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Journal of Immunology Research
Volume 2016, Article ID 7893490, 6 pages
http://dx.doi.org/10.1155/2016/7893490
Research Article

CD63 Promotes Hemocyte-Mediated Phagocytosis in the Clam, Paphia undulata

1Engineering Research Center of Marine Biological Resource Comprehensive Utilization, Third Institute of Oceanography, State Oceanic Administration, Xiamen 361005, China
2Department of Immunology and Pathogen Biology, Zunyi Medical College, Zhuhai Campus, Zhuhai 519041, China

Received 13 June 2016; Accepted 4 October 2016

Academic Editor: Yunhao Tan

Copyright © 2016 Mingjia Yu et al. This is an open access article distributed under the Creative Commons Attribution License, which permits unrestricted use, distribution, and reproduction in any medium, provided the original work is properly cited.

Abstract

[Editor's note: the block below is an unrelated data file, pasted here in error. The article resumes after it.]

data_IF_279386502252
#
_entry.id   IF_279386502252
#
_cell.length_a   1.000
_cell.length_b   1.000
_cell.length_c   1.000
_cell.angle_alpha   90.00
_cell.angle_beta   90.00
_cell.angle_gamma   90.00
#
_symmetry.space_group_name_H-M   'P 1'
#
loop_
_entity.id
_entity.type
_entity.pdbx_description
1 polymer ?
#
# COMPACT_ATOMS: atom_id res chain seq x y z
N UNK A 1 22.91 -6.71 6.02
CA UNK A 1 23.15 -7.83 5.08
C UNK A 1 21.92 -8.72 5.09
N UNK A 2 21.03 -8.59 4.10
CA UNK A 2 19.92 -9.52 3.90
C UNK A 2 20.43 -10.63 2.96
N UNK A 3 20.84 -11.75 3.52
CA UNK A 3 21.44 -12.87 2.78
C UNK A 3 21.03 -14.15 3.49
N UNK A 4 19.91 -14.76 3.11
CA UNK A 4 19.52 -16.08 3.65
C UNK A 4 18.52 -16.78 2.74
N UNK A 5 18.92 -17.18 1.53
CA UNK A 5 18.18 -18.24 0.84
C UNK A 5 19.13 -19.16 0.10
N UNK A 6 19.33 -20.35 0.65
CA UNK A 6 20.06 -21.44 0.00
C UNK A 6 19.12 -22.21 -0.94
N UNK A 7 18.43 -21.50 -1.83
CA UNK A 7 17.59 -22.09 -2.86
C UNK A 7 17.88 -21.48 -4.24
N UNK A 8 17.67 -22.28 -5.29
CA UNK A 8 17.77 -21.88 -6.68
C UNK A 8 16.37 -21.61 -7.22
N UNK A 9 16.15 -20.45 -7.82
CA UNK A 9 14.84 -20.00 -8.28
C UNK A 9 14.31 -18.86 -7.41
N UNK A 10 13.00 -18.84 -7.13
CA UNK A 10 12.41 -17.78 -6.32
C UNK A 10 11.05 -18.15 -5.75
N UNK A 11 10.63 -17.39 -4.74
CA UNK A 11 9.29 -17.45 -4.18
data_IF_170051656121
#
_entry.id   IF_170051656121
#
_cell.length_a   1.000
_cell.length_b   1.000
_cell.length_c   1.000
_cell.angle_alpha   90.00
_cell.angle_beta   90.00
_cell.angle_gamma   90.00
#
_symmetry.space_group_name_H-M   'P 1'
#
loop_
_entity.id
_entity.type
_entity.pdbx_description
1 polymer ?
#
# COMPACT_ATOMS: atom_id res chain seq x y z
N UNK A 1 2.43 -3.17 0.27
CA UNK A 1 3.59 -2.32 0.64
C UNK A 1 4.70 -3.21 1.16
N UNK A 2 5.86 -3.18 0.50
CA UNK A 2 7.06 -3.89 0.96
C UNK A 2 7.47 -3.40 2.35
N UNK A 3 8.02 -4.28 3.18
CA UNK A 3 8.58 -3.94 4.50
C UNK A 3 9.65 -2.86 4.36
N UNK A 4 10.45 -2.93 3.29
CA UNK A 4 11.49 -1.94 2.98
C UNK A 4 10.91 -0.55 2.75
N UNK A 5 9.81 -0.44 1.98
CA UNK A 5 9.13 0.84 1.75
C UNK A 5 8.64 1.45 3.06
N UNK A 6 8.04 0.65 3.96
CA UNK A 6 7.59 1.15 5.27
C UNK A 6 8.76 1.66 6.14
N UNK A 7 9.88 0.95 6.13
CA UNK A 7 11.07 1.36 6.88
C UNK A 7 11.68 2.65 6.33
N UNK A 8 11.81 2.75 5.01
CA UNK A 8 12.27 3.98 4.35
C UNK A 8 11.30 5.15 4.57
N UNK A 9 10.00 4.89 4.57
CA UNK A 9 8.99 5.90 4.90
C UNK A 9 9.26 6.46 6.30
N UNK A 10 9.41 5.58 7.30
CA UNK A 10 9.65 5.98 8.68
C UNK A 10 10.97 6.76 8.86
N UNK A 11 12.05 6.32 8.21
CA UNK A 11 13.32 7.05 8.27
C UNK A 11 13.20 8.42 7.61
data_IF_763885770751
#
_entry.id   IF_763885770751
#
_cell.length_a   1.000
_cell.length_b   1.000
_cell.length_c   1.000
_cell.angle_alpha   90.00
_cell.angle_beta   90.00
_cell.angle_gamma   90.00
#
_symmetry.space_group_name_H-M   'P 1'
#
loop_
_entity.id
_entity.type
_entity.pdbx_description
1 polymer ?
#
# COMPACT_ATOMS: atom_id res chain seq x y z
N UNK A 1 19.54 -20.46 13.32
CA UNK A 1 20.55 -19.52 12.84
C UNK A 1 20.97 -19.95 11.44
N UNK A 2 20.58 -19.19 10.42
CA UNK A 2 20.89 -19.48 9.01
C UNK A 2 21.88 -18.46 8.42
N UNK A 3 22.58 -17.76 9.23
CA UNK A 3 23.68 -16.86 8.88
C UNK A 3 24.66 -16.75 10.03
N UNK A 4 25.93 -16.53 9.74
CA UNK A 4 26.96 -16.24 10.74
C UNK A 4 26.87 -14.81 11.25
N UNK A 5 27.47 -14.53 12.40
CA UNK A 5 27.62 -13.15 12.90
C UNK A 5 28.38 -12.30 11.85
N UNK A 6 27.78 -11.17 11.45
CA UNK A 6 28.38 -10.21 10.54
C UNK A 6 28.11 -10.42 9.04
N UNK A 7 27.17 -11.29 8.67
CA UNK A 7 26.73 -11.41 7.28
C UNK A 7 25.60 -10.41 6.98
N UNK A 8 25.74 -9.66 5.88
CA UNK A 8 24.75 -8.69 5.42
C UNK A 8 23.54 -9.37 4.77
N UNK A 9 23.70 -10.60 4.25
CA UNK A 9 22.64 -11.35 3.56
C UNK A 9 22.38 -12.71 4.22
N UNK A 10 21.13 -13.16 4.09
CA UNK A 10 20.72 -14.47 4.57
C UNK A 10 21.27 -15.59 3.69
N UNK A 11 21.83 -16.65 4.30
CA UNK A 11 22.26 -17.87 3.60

As one of the surface membrane proteins of tetraspanin family, CD63 plays a crucial role in cellular trafficking and endocytosis, which also is associated with activation of a wide variety of immune cells. Here, the homolog of CD63 was characterized from one marine mollusk, Paphia undulata, which is designated as Pu-CD63. The complete cDNA of Pu-CD63 is 1,738 bp in length with an open reading frame (ORF) of 849 bp, encoding a 282 amino acid protein with four putative hydrophobic transmembrane helixes. Bioinformatic analysis revealed that Pu-CD63 contains one putative YXXØ consensus motif of “110-YVII-113” and one N-glycosylation site “155-NGT-157” within the large extracellular loop (LEL) region, supporting its conserved function in plasma membrane and endosomal/lysosomal trafficking. Moreover, temporal expression profile analysis demonstrates a drastic induction in the expression of CD63 in hemocytes after pathogenic challenge with either V. parahaemolyticus or V. alginolyticus. By performing dsRNA-mediate RNAi knockdowns of CD63, a dramatic reduction in hemocytes phagocytic activity to pathogenic Vibrio is recorded by flow cytometry, revealing the definite role of Pu-CD63 in promoting hemocyte-mediated phagocytosis. Therefore, our work has greatly enhanced our understanding about primitive character of innate immunity in marine mollusk.